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I've been happily running ESX and ESXi standalone on a few servers for a couple years and wanted to evaluate vCenter for HA, vMotion, etc but currently don't have an Active Directory installation. From Installing ESX 4.1 and vCenter Server 4.1 best practices:

Make sure that the system you use for your vCenter Server installation belongs to a domain, rather than a workgroup.

Ensure the system on which you are installing vCenter Server is not an Active Directory domain controller.

Up until this point I've avoided windows infrastructure and saw a windows server dedicated to vCenter as a necessary evil, but do I really have to setup two servers and an AD installation just to run vCenter?

Are these just 'best practices' or are they requirements. Is anyone out there running VMWare vCenter on a standalone Server 2008r2 with SQL Server Express, if so are there any gotchas or limitations of such a setup? Any special steps to get everything working?

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6 Answers 6

up vote 5 down vote accepted

Our vCenter install is on a Windows Server 2008 machine that is not connected to a domain. Works perfectly.

I installed it as the local Administrator, so logged in via vShpere Client with that account. Then I was able to create a permission structure and users. It does require a database server, so I'm running SQL Server Express on the same host, which is installed by vCenter itself. Apparently this kind of setup is fine for up to about two dozen VMware hosts, according to Mastering VMware vSphere 4, which I can recommend by the way.

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1  
If you have a good sized Windows network Active Directory can make your life a lot easier and is relatively easy to get started. If you don't the standalone configuration will work just fine. If you get more than recommended guests or hosts (would have to refer to documentation for specifics) you will likely want to upgrade to a full version of SQL server however. –  J.Zimmerman Oct 11 '10 at 3:50
    
Set it up last night, everything went swimmingly. –  notpeter Oct 11 '10 at 15:45

From my point of view you don't need an Active Directory Server in order to run vCenter Server. User authentication can be handled by AD and without it you have to create local users on the machine, running the vCenter.

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Really is that all? Are there any other limitations? –  notpeter Oct 10 '10 at 21:55

There is no requirement for AD. Apparently the installation of vCenter will break an AD controller, hence the caution.

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I don't think it will break a DC, just refuse to install as vCenter 4 and up installs ADAM (Active Directory Application Mode) in order to support linked mode operation. –  Helvick Oct 13 '10 at 14:17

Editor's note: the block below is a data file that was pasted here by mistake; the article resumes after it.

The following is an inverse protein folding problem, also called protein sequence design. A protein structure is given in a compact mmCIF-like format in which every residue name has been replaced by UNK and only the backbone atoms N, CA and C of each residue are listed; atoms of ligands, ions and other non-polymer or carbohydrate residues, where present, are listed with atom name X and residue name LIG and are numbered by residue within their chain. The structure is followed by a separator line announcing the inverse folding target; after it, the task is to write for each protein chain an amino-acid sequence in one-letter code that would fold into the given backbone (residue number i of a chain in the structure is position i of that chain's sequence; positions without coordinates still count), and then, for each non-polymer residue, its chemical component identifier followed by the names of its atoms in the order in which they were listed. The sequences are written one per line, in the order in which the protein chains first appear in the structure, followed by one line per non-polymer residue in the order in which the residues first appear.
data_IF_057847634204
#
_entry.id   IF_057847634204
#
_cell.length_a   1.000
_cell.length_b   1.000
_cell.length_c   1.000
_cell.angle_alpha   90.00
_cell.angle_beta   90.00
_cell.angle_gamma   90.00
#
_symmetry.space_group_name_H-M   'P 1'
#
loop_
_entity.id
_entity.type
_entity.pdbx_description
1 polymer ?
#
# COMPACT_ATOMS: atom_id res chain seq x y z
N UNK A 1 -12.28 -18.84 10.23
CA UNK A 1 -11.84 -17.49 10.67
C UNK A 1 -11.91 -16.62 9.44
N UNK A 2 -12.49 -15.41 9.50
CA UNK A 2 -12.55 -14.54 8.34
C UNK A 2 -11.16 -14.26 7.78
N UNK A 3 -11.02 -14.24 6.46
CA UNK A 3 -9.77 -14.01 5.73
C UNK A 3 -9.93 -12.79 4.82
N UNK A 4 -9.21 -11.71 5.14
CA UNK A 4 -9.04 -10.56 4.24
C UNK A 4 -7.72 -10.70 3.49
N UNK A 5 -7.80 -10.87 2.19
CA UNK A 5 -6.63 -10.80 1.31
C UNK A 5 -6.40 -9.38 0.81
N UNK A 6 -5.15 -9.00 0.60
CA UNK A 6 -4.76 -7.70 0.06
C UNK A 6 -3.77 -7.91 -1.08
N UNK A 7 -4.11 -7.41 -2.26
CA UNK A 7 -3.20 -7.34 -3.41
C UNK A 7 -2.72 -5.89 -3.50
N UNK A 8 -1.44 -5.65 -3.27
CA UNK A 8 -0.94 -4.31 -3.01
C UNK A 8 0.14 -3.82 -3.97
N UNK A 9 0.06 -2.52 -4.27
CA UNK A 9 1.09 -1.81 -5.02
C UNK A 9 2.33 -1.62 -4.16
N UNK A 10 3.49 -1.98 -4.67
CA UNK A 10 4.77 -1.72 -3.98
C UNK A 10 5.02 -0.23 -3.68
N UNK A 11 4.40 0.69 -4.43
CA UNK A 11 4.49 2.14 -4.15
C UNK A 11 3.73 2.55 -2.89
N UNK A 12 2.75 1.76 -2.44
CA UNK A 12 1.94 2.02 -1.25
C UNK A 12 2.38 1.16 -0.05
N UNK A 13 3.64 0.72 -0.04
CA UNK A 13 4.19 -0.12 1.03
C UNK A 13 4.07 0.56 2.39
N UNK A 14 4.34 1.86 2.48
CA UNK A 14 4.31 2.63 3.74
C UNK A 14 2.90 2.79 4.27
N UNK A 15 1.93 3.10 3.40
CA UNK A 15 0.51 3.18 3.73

Taken from the 4.0 Installation guide:

The system that you use for your vCenter Server installation must belong to a domain rather than a workgroup.

This seems fairly conclusive. But then you read on to the next sentence:

If assigned to a workgroup, the vCenter Server system is not able to discover all domains and systems available on the network when using such features as vCenter Guided Consolidation Service.

Argh! So will it work or not? I'm going to have to cop out at this point and say: Dunno.

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Guided consolidation scans your network looking for machines to virtualize, giving ratings for each. You can make decisions from there. In an AD environment vCenter can login to all of the machines with appropriate network credentials. In a non-AD environment it is unable to login to all of the machines, and unable to find them all especially if they are not on the same lan. So some features relying on Active Directory will not work. Everything else will work just fine. –  J.Zimmerman Oct 11 '10 at 3:45

Virtual Center DOES NOT require Active directory. You can very well run it without AD and create all users locally.

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I have installed vCenter to the workgroup (standalone without joining AD Domain), everything worked fine, EXCEPT a warning.

From vCenter Health Check:

Ldap domain trust change monitor warning: encountered an an error when checking domain trust health: error code: 1717

See my blog for details. http://www.modelcar.hk/?p=2895

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